Larry was in a remarkable state in which he thought anyone he encountered was an old friend. He'd remembered his life into something far easier than it actually had been. He'd worked on a coal wharf, had six children, and never enough money. However, he'd say he had two children. He wasn't really forgetting any - if you'd name them, he'd acknowledge them as his. But the math always came out to be two for him. It was just easier that way. The easy, sauntering pace he was living life at now, became, in his mind, the way it had always been.

I learned from Larry, and from Walter and from many others, that anything was as real as anyone said it was or believed it to be. The days of big adventures were basically over and now old adventures were getting bigger or simply being accidentally invented. So the best thing was to accept them as real, because that was the most direct line to getting to know the person who lived - or thought they lived - it.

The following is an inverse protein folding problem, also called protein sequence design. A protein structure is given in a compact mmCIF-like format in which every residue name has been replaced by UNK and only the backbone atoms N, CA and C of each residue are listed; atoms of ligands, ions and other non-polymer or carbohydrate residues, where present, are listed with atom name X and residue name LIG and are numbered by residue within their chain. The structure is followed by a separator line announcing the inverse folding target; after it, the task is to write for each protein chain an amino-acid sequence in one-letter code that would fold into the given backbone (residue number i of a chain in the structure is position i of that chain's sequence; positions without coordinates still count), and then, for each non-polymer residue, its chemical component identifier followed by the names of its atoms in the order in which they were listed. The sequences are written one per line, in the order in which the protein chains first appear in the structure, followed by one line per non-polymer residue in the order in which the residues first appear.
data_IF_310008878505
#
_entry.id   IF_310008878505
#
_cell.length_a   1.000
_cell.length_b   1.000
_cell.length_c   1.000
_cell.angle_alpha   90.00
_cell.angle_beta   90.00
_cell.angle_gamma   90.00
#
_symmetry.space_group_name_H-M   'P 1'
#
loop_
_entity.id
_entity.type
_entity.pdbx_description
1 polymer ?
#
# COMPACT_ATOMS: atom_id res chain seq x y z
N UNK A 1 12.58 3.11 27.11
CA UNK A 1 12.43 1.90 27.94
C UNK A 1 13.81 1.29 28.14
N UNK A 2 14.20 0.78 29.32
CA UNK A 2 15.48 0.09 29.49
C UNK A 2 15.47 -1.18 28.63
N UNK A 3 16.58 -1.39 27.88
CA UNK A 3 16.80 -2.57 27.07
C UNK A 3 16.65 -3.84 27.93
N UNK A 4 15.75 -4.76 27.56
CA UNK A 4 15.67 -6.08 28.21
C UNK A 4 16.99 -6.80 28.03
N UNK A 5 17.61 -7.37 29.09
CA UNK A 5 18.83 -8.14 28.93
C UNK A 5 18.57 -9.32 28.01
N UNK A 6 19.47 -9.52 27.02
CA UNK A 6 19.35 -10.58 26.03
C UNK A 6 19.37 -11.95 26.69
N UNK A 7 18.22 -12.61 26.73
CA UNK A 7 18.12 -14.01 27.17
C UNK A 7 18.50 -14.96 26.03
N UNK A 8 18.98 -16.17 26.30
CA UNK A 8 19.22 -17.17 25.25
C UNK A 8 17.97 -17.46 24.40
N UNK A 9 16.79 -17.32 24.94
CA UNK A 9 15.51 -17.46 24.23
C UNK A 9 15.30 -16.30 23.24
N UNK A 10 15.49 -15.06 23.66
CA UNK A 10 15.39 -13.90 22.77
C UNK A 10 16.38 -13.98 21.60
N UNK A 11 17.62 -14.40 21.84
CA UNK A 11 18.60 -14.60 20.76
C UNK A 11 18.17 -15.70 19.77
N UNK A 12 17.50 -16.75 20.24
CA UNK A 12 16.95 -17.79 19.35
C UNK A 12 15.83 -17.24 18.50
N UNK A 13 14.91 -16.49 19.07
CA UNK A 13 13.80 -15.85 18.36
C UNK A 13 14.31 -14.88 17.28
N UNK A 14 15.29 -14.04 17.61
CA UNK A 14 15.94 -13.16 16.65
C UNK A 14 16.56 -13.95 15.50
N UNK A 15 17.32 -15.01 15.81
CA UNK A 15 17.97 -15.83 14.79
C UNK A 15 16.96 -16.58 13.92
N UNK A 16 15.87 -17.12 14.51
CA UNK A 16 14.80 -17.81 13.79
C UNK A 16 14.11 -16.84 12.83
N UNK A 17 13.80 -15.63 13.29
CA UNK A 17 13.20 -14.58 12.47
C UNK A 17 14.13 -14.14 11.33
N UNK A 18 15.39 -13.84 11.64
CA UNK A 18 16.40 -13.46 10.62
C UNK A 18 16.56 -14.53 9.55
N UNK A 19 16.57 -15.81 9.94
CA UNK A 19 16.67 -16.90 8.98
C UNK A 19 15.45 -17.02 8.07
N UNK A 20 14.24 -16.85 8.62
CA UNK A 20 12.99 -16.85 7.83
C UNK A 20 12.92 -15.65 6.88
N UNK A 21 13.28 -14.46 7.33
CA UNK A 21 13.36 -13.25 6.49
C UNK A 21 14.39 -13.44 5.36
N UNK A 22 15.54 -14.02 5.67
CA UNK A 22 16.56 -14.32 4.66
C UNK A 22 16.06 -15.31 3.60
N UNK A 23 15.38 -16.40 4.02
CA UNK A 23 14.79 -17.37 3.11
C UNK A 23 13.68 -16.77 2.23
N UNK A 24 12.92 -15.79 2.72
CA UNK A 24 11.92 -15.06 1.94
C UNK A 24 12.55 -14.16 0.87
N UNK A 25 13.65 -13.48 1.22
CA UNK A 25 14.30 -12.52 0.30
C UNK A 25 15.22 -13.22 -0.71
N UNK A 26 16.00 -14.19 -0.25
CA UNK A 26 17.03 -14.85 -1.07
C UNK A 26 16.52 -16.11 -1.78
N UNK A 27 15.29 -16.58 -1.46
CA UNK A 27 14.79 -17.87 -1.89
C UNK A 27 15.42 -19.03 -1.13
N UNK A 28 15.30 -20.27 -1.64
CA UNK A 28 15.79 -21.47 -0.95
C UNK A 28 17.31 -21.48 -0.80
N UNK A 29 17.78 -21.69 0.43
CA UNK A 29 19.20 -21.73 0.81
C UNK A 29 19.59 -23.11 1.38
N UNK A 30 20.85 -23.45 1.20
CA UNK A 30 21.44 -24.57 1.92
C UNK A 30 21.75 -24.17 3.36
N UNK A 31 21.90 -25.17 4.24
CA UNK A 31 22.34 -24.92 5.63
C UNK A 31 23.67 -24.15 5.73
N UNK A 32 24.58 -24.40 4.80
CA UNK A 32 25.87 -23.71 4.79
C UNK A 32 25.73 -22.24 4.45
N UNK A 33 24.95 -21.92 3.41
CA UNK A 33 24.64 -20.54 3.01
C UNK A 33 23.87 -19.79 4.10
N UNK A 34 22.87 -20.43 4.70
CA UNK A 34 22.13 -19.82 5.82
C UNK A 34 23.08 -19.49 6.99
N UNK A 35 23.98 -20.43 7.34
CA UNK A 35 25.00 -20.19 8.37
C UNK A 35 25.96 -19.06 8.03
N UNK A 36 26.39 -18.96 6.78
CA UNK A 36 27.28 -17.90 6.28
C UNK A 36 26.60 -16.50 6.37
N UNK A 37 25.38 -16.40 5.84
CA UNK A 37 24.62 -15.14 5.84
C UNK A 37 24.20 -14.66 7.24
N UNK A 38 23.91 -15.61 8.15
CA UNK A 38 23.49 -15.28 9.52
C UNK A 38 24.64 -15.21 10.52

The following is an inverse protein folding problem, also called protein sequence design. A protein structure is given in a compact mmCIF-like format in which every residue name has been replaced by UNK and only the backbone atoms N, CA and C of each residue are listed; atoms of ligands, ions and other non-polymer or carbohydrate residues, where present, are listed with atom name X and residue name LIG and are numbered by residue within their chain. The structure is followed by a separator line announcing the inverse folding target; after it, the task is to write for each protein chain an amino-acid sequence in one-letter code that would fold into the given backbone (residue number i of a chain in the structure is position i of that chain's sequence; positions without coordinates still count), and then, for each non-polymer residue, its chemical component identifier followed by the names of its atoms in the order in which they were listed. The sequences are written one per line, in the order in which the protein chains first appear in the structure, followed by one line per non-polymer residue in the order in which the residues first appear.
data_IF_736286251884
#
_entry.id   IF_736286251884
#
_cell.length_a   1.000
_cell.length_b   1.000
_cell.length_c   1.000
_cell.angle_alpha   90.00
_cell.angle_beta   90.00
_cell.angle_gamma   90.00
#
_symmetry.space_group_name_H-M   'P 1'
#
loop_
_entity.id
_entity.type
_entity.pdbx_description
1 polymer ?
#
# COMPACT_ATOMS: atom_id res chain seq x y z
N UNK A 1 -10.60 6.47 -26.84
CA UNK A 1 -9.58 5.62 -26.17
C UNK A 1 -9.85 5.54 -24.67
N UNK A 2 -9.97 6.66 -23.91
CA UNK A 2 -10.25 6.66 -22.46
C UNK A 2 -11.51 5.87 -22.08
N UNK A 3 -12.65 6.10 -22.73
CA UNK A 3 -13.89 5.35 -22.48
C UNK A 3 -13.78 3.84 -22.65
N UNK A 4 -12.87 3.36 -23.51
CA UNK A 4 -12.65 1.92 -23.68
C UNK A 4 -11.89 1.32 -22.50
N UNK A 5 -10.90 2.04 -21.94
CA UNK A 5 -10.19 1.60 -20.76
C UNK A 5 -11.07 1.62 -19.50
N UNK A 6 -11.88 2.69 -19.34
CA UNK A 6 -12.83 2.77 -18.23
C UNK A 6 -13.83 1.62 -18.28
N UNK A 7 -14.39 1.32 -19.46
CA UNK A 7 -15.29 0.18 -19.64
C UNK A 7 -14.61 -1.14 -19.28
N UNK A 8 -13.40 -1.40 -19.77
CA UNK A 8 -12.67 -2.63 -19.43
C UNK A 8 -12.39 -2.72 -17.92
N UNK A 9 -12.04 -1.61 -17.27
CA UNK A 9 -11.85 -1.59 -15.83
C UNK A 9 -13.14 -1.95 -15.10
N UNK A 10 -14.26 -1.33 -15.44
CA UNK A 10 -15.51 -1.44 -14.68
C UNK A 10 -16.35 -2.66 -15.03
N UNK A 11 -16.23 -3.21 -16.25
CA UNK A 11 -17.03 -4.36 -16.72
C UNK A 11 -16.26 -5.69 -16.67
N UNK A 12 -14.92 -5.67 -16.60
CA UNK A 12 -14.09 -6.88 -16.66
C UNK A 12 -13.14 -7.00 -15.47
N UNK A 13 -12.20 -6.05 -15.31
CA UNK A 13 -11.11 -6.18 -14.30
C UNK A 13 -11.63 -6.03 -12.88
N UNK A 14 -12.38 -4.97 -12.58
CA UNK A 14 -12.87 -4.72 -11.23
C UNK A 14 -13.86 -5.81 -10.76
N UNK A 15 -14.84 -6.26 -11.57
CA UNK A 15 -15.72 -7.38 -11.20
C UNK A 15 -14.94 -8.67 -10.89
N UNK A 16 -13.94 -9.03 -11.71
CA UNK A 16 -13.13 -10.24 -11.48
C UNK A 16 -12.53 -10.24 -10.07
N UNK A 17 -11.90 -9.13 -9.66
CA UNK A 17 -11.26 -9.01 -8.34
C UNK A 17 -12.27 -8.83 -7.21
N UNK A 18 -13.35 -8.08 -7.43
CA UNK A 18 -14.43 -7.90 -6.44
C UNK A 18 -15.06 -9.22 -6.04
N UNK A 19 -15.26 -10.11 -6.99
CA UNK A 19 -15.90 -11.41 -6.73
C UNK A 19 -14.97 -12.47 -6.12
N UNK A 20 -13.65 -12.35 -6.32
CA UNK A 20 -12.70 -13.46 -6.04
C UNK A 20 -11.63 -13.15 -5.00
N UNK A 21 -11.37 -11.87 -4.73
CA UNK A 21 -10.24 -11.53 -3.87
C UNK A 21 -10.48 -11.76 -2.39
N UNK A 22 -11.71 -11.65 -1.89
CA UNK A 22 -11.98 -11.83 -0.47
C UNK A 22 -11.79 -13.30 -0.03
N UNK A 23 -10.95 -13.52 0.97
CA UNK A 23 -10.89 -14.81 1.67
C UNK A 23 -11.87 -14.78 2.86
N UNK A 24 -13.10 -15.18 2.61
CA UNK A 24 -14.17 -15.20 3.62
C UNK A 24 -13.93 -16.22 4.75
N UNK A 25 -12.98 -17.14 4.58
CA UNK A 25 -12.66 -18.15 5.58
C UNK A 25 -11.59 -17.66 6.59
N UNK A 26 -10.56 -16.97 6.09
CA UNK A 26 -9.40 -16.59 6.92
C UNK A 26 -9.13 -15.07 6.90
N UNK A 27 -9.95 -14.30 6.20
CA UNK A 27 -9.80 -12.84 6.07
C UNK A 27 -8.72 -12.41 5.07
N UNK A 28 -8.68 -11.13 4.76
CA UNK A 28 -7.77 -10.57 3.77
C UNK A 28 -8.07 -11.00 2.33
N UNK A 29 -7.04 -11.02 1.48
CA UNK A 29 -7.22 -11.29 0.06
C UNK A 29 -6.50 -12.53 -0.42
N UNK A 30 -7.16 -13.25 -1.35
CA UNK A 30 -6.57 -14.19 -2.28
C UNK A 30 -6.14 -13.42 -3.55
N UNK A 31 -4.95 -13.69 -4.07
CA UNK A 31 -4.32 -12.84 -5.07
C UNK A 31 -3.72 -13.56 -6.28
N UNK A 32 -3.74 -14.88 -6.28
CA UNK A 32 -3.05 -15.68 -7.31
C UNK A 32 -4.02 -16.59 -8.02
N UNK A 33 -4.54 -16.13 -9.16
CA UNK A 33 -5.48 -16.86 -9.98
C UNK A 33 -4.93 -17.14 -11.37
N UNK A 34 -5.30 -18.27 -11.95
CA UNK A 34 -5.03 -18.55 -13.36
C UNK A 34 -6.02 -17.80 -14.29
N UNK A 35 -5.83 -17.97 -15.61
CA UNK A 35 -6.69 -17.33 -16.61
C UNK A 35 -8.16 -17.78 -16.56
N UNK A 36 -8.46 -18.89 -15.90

I'm attracted to odd turns of phrase, to the obviously skewed story. I listen for elements that reflect the individual. I don't invent the person, they are authentic, but I shape the character that lives on the page. I never saw the residents as windows on their past. Oral history has a valuable place in our culture, but that isn't what I am looking for.

I worked at that nursing home for a couple years, but it set me on a course I've been on now for half my life. What started as, and continues to be, a little self-published periodical, has subsequently been collected into books, adapted into comics, been the subject of documentaries, and the basis for monologues.